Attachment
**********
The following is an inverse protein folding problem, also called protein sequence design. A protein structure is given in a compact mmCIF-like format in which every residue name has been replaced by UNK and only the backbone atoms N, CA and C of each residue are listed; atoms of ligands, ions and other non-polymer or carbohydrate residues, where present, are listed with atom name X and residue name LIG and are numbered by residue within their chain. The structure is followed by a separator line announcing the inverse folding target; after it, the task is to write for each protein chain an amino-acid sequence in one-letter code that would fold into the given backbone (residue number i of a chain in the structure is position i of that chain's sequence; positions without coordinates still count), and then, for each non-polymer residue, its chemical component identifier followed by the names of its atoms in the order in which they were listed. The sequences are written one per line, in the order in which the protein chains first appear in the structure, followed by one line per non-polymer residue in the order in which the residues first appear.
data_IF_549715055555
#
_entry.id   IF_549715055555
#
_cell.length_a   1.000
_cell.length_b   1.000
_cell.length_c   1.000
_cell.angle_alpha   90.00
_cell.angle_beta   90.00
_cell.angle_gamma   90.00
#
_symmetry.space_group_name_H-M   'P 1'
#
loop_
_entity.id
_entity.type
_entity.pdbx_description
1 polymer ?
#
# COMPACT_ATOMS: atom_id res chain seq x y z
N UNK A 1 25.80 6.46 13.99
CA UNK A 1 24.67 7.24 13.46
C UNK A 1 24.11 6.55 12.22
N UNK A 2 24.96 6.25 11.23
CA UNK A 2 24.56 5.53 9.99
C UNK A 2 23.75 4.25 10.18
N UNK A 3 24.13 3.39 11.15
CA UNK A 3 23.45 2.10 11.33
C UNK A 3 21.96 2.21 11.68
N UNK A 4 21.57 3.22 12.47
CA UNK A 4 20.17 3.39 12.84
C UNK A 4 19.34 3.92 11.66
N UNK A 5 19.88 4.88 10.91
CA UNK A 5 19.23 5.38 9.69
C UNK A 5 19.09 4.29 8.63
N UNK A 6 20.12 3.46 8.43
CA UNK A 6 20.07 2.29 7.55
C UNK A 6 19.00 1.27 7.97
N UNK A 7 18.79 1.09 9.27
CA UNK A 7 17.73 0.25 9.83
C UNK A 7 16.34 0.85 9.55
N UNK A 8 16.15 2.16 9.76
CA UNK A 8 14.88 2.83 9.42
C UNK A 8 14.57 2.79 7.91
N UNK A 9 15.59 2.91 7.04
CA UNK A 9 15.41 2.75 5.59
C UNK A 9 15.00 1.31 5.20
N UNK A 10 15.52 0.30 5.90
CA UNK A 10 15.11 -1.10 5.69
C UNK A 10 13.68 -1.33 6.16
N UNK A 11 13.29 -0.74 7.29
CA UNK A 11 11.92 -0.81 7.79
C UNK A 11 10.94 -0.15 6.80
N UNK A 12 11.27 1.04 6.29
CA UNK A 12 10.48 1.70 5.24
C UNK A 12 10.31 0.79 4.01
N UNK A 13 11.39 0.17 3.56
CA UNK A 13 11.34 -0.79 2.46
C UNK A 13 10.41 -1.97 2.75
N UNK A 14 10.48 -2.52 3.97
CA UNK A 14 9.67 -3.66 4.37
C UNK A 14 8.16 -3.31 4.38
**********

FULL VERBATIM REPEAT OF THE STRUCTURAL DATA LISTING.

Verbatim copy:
The following is an inverse protein folding problem, also called protein sequence design. A protein structure is given in a compact mmCIF-like format in which every residue name has been replaced by UNK and only the backbone atoms N, CA and C of each residue are listed; atoms of ligands, ions and other non-polymer or carbohydrate residues, where present, are listed with atom name X and residue name LIG and are numbered by residue within their chain. The structure is followed by a separator line announcing the inverse folding target; after it, the task is to write for each protein chain an amino-acid sequence in one-letter code that would fold into the given backbone (residue number i of a chain in the structure is position i of that chain's sequence; positions without coordinates still count), and then, for each non-polymer residue, its chemical component identifier followed by the names of its atoms in the order in which they were listed. The sequences are written one per line, in the order in which the protein chains first appear in the structure, followed by one line per non-polymer residue in the order in which the residues first appear.
data_IF_549715055555
#
_entry.id   IF_549715055555
#
_cell.length_a   1.000
_cell.length_b   1.000
_cell.length_c   1.000
_cell.angle_alpha   90.00
_cell.angle_beta   90.00
_cell.angle_gamma   90.00
#
_symmetry.space_group_name_H-M   'P 1'
#
loop_
_entity.id
_entity.type
_entity.pdbx_description
1 polymer ?
#
# COMPACT_ATOMS: atom_id res chain seq x y z
N UNK A 1 25.80 6.46 13.99
CA UNK A 1 24.67 7.24 13.46
C UNK A 1 24.11 6.55 12.22
N UNK A 2 24.96 6.25 11.23
CA UNK A 2 24.56 5.53 9.99
C UNK A 2 23.75 4.25 10.18
N UNK A 3 24.13 3.39 11.15
CA UNK A 3 23.45 2.10 11.33
C UNK A 3 21.96 2.21 11.68
N UNK A 4 21.57 3.22 12.47
CA UNK A 4 20.17 3.39 12.84
C UNK A 4 19.34 3.92 11.66
N UNK A 5 19.88 4.88 10.91
CA UNK A 5 19.23 5.38 9.69
C UNK A 5 19.09 4.29 8.63
N UNK A 6 20.12 3.46 8.43
CA UNK A 6 20.07 2.29 7.55
C UNK A 6 19.00 1.27 7.97
N UNK A 7 18.79 1.09 9.27
CA UNK A 7 17.73 0.25 9.83
C UNK A 7 16.34 0.85 9.55
N UNK A 8 16.15 2.16 9.76
CA UNK A 8 14.88 2.83 9.42
C UNK A 8 14.57 2.79 7.91
N UNK A 9 15.59 2.91 7.04
CA UNK A 9 15.41 2.75 5.59
C UNK A 9 15.00 1.31 5.20
N UNK A 10 15.52 0.30 5.90
CA UNK A 10 15.11 -1.10 5.69
C UNK A 10 13.68 -1.33 6.16
N UNK A 11 13.29 -0.74 7.29
CA UNK A 11 11.92 -0.81 7.79
C UNK A 11 10.94 -0.15 6.80
N UNK A 12 11.27 1.04 6.29
CA UNK A 12 10.48 1.70 5.24
C UNK A 12 10.31 0.79 4.01
N UNK A 13 11.39 0.17 3.56
CA UNK A 13 11.34 -0.79 2.46
C UNK A 13 10.41 -1.97 2.75
N UNK A 14 10.48 -2.52 3.97
CA UNK A 14 9.67 -3.66 4.37
C UNK A 14 8.16 -3.31 4.38